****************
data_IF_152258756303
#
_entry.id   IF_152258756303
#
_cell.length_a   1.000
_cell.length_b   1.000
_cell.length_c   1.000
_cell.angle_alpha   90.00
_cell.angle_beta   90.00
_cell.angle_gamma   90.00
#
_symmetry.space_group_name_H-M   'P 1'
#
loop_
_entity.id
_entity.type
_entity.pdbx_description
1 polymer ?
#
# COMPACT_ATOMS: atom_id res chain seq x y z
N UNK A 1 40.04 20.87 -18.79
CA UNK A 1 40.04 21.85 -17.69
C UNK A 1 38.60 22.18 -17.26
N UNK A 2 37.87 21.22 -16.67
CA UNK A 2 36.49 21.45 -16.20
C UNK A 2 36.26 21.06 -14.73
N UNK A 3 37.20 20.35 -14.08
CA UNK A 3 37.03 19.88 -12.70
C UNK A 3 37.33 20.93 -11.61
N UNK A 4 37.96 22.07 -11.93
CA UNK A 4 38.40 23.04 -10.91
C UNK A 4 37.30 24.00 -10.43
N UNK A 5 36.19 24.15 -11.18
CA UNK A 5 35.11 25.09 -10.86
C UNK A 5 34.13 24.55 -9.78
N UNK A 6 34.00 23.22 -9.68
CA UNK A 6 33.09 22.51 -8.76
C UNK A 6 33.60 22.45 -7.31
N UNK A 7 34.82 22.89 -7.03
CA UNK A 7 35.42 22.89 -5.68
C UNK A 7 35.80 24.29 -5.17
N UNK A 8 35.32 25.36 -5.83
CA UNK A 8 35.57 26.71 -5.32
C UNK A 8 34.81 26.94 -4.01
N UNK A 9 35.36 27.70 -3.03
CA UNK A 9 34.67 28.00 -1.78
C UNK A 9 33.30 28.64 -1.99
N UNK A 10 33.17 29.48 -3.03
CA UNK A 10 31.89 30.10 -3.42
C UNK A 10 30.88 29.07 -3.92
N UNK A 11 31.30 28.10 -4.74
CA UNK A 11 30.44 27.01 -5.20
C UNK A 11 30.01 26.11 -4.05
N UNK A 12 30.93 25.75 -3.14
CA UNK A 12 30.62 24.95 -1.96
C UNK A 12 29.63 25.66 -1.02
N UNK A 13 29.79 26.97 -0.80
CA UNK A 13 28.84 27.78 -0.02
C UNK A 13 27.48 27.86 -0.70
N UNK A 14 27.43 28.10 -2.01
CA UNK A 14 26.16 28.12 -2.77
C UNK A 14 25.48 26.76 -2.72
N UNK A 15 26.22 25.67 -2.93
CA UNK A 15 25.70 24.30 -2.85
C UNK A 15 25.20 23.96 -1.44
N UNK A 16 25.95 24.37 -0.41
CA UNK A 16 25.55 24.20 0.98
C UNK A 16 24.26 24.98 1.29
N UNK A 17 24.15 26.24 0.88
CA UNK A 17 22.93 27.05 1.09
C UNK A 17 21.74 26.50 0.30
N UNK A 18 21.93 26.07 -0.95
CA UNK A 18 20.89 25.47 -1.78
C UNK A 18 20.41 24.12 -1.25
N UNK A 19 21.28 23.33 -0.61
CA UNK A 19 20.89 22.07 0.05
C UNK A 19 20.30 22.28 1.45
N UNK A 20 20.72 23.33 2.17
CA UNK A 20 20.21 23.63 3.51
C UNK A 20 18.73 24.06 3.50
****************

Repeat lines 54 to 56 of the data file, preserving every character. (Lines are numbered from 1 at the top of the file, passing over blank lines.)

N UNK A 12 30.93 25.75 -3.14
CA UNK A 12 30.62 24.95 -1.96
C UNK A 12 29.63 25.66 -1.02